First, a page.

The two party system has become little more than a mechanism which insures that a reasoned approach will not upset the apple cart. while it is true that individuals seek the truth, en-masse, "we" do not want upheaval if it means giving up our comforts or making a change to our way of conduction our business.

We do not employ a reasoned approach to our problems. There is reason put forth, but the system is designed to squelch it if it creates discomfort. Each side reigns in the other side so that "we" can stay focused on our entertainment and material pursuits.

BTW, this is not a description of a "conspiracy theory" it's just the manifestation of human nature.

"Screw the future, it will take care of itself." is our working premise.

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http://www.cnn.com/2008/TRAVEL/02/11/laptop.searches/index.html

This is my favorite part from the page you linked above:

[ The Customs and Border Protection defends the searches, saying the agency does not need to show probable cause to look inside suitcases or laptops.

"We have broad search authority at the borders to determine admissibility and look for anything that may be in violation of criminal law," says agency spokeswoman Lynn Hollinger. ]

(italics were mine)

Gee, that's swell. They need no probable cause to look for anything anywhere, anytime. No suspicion, not even an idea of what they might be looking for.

"Badges? We don't need no stinkin badges."

This reminds me of the BATF sweeps that were occuring 15 years ago. Ah well, they had exactly the effect intended at the time, I suppose this might as well. Human rights is, after all, only a concept held in the mind of man.

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i dont care

its like being pat-searched when you enter a large event, its for your own good.

This "pat search" you speak of is all good and well. It's not an invasion of your privacy. Some people carry some deeply personal stuff on their computers, their very lives are invested on them. It's one thing that someone is looking and sees your pictures of you and your wife doing whatever it is you do ... you can blush and be embarrased, and that's that... you get on the plane and work on getting over the violation.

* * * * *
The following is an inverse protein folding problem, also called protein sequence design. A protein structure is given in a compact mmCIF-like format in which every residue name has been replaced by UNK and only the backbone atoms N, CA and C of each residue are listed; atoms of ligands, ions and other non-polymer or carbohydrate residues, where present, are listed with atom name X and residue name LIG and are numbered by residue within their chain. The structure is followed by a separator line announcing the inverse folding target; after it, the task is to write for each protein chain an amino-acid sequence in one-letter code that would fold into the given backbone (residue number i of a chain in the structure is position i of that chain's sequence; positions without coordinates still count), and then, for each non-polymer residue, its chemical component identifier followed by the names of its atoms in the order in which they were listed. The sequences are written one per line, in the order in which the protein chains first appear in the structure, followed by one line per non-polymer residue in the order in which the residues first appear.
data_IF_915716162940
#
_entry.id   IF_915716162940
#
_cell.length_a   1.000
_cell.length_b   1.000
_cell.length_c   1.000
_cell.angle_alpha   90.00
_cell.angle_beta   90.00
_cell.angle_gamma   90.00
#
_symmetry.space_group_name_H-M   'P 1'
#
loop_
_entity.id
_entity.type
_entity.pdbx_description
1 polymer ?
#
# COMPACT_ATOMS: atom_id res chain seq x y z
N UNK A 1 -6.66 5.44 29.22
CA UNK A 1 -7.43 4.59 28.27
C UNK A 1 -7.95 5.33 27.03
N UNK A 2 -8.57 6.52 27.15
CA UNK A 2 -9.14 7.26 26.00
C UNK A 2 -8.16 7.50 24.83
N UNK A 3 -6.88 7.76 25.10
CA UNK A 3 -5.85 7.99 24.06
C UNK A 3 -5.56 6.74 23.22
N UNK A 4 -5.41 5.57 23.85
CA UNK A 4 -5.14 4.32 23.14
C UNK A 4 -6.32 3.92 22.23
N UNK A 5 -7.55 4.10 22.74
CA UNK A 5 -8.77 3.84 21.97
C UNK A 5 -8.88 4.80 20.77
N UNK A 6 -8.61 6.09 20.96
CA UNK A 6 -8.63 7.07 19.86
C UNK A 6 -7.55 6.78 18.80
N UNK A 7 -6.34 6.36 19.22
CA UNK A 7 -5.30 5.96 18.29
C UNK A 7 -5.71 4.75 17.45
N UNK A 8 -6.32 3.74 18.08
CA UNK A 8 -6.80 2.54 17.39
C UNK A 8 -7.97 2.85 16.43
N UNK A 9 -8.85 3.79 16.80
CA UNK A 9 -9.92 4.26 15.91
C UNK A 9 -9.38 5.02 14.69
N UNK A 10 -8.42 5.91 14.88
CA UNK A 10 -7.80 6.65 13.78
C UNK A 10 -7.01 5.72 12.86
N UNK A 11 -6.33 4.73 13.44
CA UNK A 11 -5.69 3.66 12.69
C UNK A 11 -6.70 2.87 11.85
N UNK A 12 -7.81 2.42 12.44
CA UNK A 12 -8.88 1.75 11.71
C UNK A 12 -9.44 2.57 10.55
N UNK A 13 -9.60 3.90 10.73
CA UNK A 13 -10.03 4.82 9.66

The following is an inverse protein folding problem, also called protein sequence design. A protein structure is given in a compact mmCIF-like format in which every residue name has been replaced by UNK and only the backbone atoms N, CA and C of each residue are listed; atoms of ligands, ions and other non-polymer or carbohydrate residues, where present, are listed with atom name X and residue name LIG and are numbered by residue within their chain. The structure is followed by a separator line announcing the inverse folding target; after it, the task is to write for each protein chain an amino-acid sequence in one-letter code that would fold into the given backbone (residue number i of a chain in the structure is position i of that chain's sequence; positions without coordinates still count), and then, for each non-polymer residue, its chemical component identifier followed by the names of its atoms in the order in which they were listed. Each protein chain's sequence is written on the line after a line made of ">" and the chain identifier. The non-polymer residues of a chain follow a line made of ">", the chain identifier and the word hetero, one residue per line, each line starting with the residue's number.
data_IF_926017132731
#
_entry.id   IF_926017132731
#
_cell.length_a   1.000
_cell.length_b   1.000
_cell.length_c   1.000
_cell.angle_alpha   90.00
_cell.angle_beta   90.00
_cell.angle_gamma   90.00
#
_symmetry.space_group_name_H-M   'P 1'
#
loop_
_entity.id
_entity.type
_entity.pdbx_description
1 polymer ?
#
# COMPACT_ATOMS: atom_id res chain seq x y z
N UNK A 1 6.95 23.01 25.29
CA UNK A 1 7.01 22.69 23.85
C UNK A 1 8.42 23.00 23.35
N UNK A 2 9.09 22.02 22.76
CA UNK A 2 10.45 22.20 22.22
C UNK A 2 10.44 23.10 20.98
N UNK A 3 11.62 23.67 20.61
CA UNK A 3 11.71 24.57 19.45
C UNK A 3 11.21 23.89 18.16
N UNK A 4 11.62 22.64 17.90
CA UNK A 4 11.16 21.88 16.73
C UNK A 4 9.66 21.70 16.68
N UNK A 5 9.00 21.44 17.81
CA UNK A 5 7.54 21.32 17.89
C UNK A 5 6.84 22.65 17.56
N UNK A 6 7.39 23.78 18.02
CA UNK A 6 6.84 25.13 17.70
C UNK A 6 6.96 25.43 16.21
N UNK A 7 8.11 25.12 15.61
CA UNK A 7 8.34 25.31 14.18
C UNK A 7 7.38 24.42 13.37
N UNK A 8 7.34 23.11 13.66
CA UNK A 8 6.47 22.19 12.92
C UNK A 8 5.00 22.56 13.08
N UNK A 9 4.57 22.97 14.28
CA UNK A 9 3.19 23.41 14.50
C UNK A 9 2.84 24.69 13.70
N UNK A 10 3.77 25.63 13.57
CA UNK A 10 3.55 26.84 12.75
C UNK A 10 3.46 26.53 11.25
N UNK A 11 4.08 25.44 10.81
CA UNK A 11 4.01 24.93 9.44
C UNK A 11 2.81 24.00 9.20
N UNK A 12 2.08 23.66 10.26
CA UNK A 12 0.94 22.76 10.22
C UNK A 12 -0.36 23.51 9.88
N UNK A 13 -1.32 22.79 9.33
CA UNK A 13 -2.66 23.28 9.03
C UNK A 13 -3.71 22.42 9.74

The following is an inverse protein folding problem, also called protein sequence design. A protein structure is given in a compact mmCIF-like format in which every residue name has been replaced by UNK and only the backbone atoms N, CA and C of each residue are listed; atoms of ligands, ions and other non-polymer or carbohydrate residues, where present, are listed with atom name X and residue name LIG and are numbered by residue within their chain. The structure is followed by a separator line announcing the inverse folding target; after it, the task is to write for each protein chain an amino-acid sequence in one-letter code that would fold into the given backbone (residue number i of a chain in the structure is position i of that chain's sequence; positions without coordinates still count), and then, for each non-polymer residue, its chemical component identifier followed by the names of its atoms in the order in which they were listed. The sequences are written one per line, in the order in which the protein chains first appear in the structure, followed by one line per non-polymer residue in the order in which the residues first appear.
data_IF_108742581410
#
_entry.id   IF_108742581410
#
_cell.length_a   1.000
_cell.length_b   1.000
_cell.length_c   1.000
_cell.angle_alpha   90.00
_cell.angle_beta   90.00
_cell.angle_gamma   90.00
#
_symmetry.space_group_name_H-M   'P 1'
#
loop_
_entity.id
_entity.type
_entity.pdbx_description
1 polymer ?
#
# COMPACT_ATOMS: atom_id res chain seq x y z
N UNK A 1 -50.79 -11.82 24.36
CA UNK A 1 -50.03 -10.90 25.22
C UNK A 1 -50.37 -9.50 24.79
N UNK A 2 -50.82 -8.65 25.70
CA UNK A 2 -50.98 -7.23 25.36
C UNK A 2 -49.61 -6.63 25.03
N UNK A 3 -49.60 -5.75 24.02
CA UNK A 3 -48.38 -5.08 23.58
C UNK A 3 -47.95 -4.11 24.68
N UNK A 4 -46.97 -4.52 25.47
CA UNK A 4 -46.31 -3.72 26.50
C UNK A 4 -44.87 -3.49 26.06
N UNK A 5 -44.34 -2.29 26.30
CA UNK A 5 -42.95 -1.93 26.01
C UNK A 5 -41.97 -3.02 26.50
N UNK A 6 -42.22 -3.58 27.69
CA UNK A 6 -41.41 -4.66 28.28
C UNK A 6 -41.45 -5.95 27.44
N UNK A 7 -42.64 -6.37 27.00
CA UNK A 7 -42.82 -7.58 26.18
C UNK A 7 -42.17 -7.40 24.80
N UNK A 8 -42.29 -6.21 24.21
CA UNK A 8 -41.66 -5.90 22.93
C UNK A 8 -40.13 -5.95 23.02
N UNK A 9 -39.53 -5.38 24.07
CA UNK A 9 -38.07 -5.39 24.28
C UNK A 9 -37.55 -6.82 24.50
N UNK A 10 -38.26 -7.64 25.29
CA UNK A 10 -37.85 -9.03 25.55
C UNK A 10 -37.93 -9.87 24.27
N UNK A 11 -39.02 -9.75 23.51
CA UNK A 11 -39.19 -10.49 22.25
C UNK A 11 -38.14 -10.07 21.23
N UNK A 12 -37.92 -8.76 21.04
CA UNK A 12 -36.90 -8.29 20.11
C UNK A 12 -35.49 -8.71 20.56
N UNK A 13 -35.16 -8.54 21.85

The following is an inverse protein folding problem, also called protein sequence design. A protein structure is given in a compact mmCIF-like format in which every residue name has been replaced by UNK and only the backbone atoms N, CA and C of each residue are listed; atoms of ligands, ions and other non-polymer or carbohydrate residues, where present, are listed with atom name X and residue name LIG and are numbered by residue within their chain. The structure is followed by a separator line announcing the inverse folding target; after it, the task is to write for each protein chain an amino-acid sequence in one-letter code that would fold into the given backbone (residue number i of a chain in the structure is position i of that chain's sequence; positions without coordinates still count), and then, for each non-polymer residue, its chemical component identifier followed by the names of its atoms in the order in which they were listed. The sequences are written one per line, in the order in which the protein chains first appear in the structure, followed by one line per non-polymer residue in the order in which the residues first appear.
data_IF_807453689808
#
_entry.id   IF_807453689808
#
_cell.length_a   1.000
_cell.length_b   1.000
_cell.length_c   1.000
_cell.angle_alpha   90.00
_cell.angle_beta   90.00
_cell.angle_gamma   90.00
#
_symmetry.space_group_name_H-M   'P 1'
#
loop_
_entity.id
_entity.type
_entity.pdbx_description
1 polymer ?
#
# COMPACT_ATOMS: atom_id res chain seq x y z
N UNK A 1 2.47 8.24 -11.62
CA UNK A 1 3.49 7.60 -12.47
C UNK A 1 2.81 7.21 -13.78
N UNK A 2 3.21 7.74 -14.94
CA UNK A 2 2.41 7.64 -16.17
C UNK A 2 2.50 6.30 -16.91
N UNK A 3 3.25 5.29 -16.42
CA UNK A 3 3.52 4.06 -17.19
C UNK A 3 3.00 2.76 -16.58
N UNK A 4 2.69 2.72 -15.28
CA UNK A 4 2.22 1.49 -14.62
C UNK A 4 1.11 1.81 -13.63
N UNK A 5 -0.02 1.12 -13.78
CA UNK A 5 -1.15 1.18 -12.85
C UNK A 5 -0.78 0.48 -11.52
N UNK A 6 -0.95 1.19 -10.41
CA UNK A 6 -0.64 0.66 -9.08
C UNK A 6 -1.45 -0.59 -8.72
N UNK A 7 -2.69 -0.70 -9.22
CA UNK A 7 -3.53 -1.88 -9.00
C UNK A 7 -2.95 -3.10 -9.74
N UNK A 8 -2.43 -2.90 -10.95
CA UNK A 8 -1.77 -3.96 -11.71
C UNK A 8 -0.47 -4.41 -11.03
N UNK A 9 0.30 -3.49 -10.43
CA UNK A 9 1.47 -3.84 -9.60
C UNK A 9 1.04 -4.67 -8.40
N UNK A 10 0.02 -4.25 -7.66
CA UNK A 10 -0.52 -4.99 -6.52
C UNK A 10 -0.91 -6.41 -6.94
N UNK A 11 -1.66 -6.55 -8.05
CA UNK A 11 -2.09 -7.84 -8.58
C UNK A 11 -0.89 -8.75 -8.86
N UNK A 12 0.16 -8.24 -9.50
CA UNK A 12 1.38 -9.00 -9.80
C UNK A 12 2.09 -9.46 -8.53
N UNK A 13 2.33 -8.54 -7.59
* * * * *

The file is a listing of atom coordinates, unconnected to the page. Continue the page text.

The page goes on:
But what about when the computer is taken from you, you're forced to give them your passwords, and you don't get it back?

There's often someone in an organization engaged in illegal activity for their personal gain. Now it is possible that they might get their hands on your computer because their employer, the Government, has absolutely no restraints as to how they handle your private life.

That's like a pat-search?

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Guess you need to upload all your confidential stuff before you leave, shred it, and then download it when you arrive. Encrypted of course.

Bet that there will be some kind of legislation before that particular lawsuit is resolved.

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They do mandate that you reveal all passwords to them....even if you encrypt the data, they have softwares/programs that can decrypt the info...

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They do mandate that you reveal all passwords to them....even if you encrypt the data, they have softwares/programs that can decrypt the info...

Just park it all on Google. It'll be safe there ... ;)

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As for the terrorist thing, it is more likely that a non-white, non-citizen would commit an act of terror. I'm not saying that others do not or could not commit acts of terror... but just by what I've experienced, and generalizations I have made based on logic.. The Taliban and other islamic terrorist organizations use their faith as a means to attract people, and then use it to justify murder. I believe this is inherently wrong; Religion should not be a justification for murder and terror (which is why the world would be a better place without religion).

wrong. Not all terrorists are muslims. In fact, they were a much smaller threat in the past compared to other terrorist groups. over here, we were under attack from (mainly white) irish terrorists for the best part of ~30+ years, on the basis of religion and independance - predominantly white terrorists like the IRA are no different from other terrorists groups like Hamas, or even al quaeda - in fact, the past situation in ireland, and in israel/palestine and iraq/afghanistan is fairly similar, as theys hare the same set of aims - removing opressors, and religion.